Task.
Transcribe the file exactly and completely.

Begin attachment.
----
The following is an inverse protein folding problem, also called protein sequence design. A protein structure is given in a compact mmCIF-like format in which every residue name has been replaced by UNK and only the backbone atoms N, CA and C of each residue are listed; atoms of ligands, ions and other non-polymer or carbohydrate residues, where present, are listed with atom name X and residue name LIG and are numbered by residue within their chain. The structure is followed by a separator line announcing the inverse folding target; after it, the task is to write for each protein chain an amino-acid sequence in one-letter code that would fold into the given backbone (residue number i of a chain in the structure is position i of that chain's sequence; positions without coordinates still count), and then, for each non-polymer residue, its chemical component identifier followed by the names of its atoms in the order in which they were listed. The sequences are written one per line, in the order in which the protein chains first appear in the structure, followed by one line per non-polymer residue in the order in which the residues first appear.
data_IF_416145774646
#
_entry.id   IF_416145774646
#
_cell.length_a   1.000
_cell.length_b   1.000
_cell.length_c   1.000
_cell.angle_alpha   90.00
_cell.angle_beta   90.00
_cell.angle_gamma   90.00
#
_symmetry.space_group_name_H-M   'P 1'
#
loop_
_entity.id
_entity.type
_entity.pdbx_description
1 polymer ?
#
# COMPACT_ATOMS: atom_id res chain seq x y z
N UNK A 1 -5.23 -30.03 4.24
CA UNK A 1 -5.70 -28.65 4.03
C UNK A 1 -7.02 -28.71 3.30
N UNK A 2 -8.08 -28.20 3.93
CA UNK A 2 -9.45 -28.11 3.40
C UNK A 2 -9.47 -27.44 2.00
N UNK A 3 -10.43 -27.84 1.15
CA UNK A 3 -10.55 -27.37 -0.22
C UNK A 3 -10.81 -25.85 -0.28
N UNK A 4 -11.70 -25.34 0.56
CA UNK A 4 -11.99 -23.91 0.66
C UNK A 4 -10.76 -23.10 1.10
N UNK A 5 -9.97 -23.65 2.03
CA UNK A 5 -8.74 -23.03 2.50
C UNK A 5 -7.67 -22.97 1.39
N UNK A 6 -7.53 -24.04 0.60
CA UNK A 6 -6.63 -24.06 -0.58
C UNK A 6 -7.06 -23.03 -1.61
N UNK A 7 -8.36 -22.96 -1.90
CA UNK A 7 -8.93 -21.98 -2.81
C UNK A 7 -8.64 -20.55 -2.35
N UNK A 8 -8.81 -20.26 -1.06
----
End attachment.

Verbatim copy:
The following is an inverse protein folding problem, also called protein sequence design. A protein structure is given in a compact mmCIF-like format in which every residue name has been replaced by UNK and only the backbone atoms N, CA and C of each residue are listed; atoms of ligands, ions and other non-polymer or carbohydrate residues, where present, are listed with atom name X and residue name LIG and are numbered by residue within their chain. The structure is followed by a separator line announcing the inverse folding target; after it, the task is to write for each protein chain an amino-acid sequence in one-letter code that would fold into the given backbone (residue number i of a chain in the structure is position i of that chain's sequence; positions without coordinates still count), and then, for each non-polymer residue, its chemical component identifier followed by the names of its atoms in the order in which they were listed. The sequences are written one per line, in the order in which the protein chains first appear in the structure, followed by one line per non-polymer residue in the order in which the residues first appear.
data_IF_416145774646
#
_entry.id   IF_416145774646
#
_cell.length_a   1.000
_cell.length_b   1.000
_cell.length_c   1.000
_cell.angle_alpha   90.00
_cell.angle_beta   90.00
_cell.angle_gamma   90.00
#
_symmetry.space_group_name_H-M   'P 1'
#
loop_
_entity.id
_entity.type
_entity.pdbx_description
1 polymer ?
#
# COMPACT_ATOMS: atom_id res chain seq x y z
N UNK A 1 -5.23 -30.03 4.24
CA UNK A 1 -5.70 -28.65 4.03
C UNK A 1 -7.02 -28.71 3.30
N UNK A 2 -8.08 -28.20 3.93
CA UNK A 2 -9.45 -28.11 3.40
C UNK A 2 -9.47 -27.44 2.00
N UNK A 3 -10.43 -27.84 1.15
CA UNK A 3 -10.55 -27.37 -0.22
C UNK A 3 -10.81 -25.85 -0.28
N UNK A 4 -11.70 -25.34 0.56
CA UNK A 4 -11.99 -23.91 0.66
C UNK A 4 -10.76 -23.10 1.10
N UNK A 5 -9.97 -23.65 2.03
CA UNK A 5 -8.74 -23.03 2.50
C UNK A 5 -7.67 -22.97 1.39
N UNK A 6 -7.53 -24.04 0.60
CA UNK A 6 -6.63 -24.06 -0.58
C UNK A 6 -7.06 -23.03 -1.61
N UNK A 7 -8.36 -22.96 -1.90
CA UNK A 7 -8.93 -21.98 -2.81
C UNK A 7 -8.64 -20.55 -2.35
N UNK A 8 -8.81 -20.26 -1.06